Review: The World’s End… Final Cornetto Trilogy Film Is a Bizarre Work of Genius
This will most likely be the most difficult thing I’ve ever written. Let me be totally clear – this is one of the best movies I’ve ever laid eyeballs upon. I was literally sore after watching it because I was either tense from having my mind blown or laughing hysterically throughout the entire movie. When I first heard that the finale of the Three Flavours Cornetto trilogy – the first two installments being Shaun of the Dead and Hot Fuzz – was finally in theaters, I took a brief gander at the synopsis, nodded subconsciously to the label of “apocalyptic comedy” and took off, not knowing exactly what I was in for. Aside from, you know, the guarantee of something great.
The movie starts off with a classic reclamation of youth plot, with Simon Pegg’s crusty Gary King character getting his aging friends back together for another attempt at a pub crawl they failed to complete when they were in their early 20s. This goes on for a while, and although it reeked of cliché, it came off as rather original. Frankly, that could have been the entire movie and it would have been great. Around the 30-minute mark or so, I thought to myself, “Where the hell is the science fiction?” Maybe I read something wrong.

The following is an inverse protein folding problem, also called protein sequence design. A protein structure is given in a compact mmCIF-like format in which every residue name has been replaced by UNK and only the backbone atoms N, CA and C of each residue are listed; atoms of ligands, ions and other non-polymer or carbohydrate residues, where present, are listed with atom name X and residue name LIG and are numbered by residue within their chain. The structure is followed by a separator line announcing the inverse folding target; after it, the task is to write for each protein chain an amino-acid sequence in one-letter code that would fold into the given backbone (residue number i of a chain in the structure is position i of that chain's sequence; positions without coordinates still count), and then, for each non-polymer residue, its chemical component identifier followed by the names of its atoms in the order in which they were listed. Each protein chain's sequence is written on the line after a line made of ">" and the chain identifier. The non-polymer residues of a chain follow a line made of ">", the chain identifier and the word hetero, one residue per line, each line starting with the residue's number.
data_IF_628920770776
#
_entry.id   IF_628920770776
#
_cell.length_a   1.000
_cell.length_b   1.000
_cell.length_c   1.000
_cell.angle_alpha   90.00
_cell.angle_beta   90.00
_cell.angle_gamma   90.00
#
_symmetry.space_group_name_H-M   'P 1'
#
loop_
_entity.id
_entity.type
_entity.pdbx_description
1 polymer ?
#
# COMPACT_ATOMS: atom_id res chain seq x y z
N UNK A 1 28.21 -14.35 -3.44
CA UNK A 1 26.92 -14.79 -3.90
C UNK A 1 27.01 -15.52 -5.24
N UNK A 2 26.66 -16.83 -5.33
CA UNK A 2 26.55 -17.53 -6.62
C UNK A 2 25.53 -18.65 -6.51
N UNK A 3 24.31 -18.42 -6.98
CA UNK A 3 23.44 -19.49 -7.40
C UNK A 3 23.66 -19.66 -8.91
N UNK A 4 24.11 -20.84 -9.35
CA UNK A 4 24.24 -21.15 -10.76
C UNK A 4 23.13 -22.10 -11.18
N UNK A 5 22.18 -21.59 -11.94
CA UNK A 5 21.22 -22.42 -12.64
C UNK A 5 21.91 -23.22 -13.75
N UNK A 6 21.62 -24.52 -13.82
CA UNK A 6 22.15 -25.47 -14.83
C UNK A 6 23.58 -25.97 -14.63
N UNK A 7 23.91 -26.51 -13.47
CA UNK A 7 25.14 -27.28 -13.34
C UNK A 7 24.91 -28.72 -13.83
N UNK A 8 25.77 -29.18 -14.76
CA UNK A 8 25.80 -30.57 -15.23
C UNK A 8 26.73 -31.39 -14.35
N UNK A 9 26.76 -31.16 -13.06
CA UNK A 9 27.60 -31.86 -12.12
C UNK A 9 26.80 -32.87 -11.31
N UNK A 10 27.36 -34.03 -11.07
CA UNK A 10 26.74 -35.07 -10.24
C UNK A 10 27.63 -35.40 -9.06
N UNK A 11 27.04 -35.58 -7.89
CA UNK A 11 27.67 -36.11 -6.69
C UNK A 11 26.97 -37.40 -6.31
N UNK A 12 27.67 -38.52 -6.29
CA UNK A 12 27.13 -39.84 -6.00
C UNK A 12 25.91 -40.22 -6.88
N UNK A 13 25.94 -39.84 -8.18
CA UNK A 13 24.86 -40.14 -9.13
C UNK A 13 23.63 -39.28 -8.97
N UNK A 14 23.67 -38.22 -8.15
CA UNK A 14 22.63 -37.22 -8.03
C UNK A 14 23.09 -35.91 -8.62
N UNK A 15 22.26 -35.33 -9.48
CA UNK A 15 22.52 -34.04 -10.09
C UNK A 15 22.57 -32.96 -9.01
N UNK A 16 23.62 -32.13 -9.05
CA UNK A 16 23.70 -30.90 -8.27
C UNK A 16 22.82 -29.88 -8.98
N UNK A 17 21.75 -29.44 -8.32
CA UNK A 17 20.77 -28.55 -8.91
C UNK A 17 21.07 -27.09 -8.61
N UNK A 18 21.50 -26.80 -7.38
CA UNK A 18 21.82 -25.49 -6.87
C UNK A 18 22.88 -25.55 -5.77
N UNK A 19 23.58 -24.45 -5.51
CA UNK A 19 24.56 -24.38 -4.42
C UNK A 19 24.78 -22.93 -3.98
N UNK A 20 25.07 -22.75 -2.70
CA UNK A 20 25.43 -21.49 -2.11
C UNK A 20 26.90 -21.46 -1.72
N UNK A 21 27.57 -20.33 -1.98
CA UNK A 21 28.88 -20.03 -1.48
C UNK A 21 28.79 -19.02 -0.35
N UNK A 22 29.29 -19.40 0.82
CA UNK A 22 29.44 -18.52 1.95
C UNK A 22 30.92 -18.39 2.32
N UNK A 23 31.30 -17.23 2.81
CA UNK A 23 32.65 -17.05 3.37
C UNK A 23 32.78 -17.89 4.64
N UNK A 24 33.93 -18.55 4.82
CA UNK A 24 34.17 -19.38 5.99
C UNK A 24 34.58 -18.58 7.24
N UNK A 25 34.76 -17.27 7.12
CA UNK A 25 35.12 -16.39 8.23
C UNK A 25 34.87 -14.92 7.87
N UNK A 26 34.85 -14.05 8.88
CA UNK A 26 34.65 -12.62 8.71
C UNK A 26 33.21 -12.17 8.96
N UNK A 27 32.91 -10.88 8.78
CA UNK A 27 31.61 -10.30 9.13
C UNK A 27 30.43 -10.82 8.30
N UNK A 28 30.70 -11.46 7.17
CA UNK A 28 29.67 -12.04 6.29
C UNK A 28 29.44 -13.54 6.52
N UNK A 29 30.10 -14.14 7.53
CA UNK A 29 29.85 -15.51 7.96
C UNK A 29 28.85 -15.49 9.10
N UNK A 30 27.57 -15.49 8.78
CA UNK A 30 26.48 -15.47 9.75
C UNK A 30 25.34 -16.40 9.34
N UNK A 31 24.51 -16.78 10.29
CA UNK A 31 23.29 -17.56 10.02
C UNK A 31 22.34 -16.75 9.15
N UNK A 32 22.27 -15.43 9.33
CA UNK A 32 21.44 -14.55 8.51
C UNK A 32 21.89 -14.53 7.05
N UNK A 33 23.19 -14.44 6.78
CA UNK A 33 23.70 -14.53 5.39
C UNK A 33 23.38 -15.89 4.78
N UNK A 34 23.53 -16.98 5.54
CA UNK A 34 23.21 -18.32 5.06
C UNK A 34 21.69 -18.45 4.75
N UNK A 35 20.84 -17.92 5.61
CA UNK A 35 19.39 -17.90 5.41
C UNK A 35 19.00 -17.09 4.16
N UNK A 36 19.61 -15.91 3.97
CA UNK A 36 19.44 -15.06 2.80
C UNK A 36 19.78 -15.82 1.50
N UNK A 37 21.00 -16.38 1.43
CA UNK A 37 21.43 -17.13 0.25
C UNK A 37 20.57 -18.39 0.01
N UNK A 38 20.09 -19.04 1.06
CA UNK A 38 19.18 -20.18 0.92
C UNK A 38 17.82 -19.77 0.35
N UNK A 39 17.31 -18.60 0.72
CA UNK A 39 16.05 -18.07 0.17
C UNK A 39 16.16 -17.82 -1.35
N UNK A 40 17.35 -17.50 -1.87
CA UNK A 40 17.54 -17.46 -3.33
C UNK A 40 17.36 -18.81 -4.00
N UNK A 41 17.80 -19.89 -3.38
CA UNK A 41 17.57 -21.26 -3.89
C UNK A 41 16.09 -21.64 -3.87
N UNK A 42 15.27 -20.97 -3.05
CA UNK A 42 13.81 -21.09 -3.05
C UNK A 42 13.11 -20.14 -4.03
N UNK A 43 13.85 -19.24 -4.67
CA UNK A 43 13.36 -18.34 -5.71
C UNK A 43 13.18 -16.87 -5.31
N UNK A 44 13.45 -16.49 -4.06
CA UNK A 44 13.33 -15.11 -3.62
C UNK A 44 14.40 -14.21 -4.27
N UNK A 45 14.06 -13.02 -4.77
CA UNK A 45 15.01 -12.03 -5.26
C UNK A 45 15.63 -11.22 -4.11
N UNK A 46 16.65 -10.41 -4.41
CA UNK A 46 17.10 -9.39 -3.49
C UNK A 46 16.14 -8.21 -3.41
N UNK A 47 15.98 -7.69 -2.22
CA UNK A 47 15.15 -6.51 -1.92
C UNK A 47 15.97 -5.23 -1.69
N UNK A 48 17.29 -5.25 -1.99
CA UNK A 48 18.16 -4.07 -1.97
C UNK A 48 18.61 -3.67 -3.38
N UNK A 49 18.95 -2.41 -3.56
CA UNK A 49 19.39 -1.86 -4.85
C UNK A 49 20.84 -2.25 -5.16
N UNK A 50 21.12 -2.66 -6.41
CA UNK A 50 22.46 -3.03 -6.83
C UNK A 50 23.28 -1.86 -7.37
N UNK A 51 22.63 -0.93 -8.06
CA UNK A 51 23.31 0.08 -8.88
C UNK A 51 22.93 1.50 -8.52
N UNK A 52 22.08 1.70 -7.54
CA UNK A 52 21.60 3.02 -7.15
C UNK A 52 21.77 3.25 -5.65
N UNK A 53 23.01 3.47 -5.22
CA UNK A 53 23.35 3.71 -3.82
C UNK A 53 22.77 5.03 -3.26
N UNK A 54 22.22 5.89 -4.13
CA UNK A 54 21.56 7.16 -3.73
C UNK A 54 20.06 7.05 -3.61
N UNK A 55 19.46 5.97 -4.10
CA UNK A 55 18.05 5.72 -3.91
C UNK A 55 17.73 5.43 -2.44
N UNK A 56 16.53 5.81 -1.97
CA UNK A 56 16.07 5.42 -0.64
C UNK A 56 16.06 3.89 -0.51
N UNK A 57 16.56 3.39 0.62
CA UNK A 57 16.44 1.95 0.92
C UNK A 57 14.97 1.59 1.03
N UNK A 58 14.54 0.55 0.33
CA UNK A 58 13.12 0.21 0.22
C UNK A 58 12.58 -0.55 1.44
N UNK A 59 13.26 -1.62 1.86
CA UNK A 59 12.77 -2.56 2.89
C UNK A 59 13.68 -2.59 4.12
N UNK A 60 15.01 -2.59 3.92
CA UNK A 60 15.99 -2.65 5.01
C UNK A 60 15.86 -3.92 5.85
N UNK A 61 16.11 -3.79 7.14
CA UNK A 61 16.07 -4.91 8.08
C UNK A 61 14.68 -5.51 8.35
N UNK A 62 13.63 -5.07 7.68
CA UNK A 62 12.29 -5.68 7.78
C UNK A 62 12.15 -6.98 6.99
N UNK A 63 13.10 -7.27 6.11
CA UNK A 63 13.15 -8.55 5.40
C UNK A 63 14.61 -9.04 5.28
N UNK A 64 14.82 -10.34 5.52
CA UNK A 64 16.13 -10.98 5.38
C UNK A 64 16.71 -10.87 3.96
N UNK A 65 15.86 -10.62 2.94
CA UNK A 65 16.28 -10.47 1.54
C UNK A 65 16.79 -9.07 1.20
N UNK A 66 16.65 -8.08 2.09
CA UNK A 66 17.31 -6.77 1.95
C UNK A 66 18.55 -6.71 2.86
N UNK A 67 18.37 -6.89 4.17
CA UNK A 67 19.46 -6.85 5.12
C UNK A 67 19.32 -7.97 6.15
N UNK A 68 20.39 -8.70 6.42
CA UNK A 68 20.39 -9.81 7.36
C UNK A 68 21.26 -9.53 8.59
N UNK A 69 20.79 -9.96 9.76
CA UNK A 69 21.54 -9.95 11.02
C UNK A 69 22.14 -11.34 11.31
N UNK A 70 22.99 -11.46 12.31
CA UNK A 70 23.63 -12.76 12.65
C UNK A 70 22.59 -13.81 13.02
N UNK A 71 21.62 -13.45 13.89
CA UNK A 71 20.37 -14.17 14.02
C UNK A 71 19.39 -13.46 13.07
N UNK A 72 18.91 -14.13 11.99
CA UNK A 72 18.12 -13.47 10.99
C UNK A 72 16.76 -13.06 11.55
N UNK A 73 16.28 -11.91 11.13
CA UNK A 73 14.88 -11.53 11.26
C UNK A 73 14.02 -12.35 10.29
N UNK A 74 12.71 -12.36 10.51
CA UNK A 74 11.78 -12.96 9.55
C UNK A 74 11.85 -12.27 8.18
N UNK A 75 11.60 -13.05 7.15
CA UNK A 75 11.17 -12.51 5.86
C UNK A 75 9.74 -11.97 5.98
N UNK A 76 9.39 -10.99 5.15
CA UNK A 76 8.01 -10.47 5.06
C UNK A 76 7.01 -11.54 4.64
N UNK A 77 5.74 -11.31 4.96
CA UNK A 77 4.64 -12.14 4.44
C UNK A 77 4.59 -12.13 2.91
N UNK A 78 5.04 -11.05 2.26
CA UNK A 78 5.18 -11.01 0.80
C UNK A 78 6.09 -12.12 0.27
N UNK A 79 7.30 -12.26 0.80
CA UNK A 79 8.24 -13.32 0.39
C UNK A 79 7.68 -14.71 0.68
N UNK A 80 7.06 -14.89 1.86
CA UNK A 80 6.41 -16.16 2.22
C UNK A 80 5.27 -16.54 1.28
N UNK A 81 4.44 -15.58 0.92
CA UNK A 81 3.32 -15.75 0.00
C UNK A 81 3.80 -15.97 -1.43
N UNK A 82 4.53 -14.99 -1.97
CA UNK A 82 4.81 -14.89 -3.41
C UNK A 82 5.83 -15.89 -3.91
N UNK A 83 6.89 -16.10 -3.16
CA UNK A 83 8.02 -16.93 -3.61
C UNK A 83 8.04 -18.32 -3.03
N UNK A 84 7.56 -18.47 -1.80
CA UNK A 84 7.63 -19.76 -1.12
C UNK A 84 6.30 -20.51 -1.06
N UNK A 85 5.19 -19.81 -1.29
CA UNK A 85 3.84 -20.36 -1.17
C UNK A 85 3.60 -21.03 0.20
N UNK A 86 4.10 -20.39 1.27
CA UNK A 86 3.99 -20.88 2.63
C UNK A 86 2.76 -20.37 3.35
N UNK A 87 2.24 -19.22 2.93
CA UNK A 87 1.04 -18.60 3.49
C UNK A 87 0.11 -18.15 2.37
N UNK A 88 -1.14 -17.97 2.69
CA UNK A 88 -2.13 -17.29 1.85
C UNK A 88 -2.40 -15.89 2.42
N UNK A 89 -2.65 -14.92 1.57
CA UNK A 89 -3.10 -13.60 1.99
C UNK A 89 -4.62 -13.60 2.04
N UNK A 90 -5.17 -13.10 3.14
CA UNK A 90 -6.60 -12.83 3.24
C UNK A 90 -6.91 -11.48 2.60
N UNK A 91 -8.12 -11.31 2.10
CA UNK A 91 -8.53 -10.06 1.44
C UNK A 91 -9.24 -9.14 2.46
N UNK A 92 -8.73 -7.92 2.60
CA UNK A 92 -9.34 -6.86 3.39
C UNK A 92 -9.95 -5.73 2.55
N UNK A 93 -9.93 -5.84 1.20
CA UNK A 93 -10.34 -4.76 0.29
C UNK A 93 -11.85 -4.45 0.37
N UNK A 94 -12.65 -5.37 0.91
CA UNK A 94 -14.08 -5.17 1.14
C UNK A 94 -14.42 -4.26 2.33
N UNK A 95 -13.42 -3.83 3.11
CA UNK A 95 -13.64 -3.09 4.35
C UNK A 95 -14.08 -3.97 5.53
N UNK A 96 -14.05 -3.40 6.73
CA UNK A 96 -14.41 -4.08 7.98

Next thing you know, Gary King is in a bathroom having a bit of an emotional moment and lands himself in the middle of an altercation with a snotty young pubrat. All is well, until the young guy starts using some haphazard kung fu and King winds up giving him an epic choke slam into a urinal… and his head comes off. Decapitation. Blue blood all over the place. What. The. Hell. Or, as Martin Freeman’s character often says, “Double-yoo, Tee, Eff?!” Absolutely unexpected. I just about had to get up, go outside and take a breather.
So the entire movie turns on its head and becomes a fight for survival against genetic robot clone… things, peppered with some hilariously choreographed fight scenes. Somehow this insane change is executed seamlessly. And there’s even a secondary change towards the ending that’s done nearly as well.
It’s probably obvious at this point that I believe this is a classic, and the best of the series. While that’s true, I’m not ignoring the fact that Shaun of the Dead did all the heavy lifting. Both Pegg and Nick Frost have grown as actors, with Frost really coming into his own in this film, expertly portraying what could be seen as the most complex of the characters. I look forward to seeing what they’re going to do next more than ever, and to put this as lightly as possible – you’re a fool if you don’t rush out and see this movie.